UTILITIES: Duke Energy fights a hedge fund that wants to split the utility into three regional companies, with one operating in Florida, one in the Carolinas and one in the Midwest, to generate as much as $15 billion in value for investors. (Charlotte Observer, Florida Politics)

PIPELINES:
Fuel outages and a six-year high in gas prices persist across North Carolina, Washington, D.C., and other parts of the Southeast even as the Colonial Pipeline resumes operations. (ABC News, WTVD, Washington Post)
• The head of a U.S. Senate committee prepares a hearing on the Colonial Pipeline hack after long warning about the threats of cyberattacks. (E&E News, subscription)
• Congressional Republicans falsely link the cyberattack-related shutdown of the Colonial Pipeline to President Joe Biden’s executive order to halt construction of the Keystone XL pipeline. (PolitiFact)

OIL & GAS:
• As the Colonial Pipeline resumes operations, analysts say the lingering impact of last week’s shutdown and emerging concerns about inflation could affect the inventory and price of crude oil. (Houston Chronicle)
• The federal government renews its agreement to fund Texas A&M University’s Ocean Energy Safety Institute to advise regulators on offshore oil and gas safety. (E&E News, subscription)

GRID:
• A series of bills to winterize and stabilize Texas’ power infrastructure still languish in committee as the state legislative session nears its end. (KCEN)
• Austin Energy responds to spring outages caused by natural phenomena, routine maintenance or broken equipment, and prepares for the energy-intensive summer season. (KXAN)
• Tennessee residents complain about round-the-clock noise coming from a bitcoin mining center next to a Brightridge power substation. (WJHL)

SOLAR:
• Kentucky regulators set a price for electricity generated by rooftop solar customers that’s less than what Kentucky Power customers received previously, but more than the utility wanted to pay. (WFPL)
• A solar developer secures a “payment in lieu of taxes” incentive deal to build a solar farm in Texas. (KCEN)
• A northwest Florida city partners with a developer and a Florida Power & Light subsidiary to place two solar trees. (Northwest Florida Daily News)
• Texas’ status as the country’s second largest producer of solar energy stems in part from property owners with rooftop arrays. (KTVT/KTXA)
• A Florida college student wins an OZY Genius Award for her design of a mobile solar carport with an integrated electric vehicle charger. (Patch)
• South Carolina lawmakers pass a bill to exempt leased and third party-owned residential solar systems from property taxes. (Solar Power World)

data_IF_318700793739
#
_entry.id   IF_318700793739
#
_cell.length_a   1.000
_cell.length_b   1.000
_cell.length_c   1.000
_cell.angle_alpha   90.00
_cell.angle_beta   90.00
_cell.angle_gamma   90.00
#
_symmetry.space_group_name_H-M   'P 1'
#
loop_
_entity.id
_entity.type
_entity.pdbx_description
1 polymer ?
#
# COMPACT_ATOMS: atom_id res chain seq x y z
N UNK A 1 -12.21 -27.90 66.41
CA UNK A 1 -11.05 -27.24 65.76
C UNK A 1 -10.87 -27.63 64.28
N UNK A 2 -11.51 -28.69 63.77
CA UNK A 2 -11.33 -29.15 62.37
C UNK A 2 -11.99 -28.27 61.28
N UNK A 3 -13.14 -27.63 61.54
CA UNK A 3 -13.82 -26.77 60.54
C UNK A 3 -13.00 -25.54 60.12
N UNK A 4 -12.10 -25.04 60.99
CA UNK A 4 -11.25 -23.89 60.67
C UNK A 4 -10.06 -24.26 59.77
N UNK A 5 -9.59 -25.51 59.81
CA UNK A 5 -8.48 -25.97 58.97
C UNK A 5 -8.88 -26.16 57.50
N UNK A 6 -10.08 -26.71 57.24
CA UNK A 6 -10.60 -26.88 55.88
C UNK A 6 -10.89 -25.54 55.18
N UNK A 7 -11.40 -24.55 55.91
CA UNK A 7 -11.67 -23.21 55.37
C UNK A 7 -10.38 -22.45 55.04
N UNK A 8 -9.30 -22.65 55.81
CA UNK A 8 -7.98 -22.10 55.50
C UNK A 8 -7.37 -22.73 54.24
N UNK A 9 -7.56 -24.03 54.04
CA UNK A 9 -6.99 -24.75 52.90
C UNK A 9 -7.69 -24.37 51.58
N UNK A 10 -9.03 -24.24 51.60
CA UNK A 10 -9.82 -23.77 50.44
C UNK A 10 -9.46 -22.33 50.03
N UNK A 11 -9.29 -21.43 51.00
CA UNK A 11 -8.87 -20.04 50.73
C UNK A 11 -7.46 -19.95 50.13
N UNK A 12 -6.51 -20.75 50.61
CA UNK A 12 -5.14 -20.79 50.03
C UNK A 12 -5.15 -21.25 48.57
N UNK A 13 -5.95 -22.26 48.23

COAL: Environmental groups sue the U.S. Office of Surface Mining Reclamation, saying it needs to press West Virginia to ensure coal companies pay the full costs of mine reclamation. (Charleston Gazette-Mail)

NUCLEAR: The Tennessee Valley Authority fights efforts by a developer to buy and complete a half-finished nuclear power plant in Alabama, as both sides say the other breached a contract. (Chattanooga Times Free Press, WHNT)

POLITICS: West Virginia’s two U.S. senators both grew up in politically prominent families and now play central roles as President Biden courts Congress with his infrastructure agenda. (Associated Press)

EFFICIENCY: The Tennessee Valley Authority will spend $7.3 million across seven states to train public school personnel how to reduce energy use and save money. (Associated Press)

COMMENTARY:
• The cyberattack on the Colonial Pipeline will recur elsewhere with potentially more severe consequences unless policymakers boost the energy system’s resilience in the face of cyberattack and severe weather risks. (Foreign Policy)
• President Biden’s infrastructure and clean-energy agendas include a surprising amount of funding pegged to projects that would  help build a new economy in coal country, writes an editorial board. (Roanoke Times)
• As federal legislation targets initiatives in coal-producing areas like West Virginia, states need to organize and plan to rebuild infrastructure and create good-paying jobs in vulnerable communities, write two state lawmakers. (Charleston Gazette-Mail)

Mason Adams

Mason has worked as a journalist since 2001, covering Appalachian communities and the issues that affect them. He compiles the Southeast Energy News digest. Mason previously worked as a wildlife biologist before moving into journalism by freelancing at Coast Weekly in Monterey, California, before taking an internship in 2001 at High Country News. He wrote for the Enterprise Mountaineer in western North Carolina and the Roanoke Times in western Virginia before going freelance in 2012. His work has appeared in Southerly, Daily Yonder, Mother Jones, Huffington Post, WVPB’s Inside Appalachia and elsewhere. Mason was born and raised in Clifton Forge, Virginia, and now lives with his family and a small herd of goats in Floyd County, Virginia.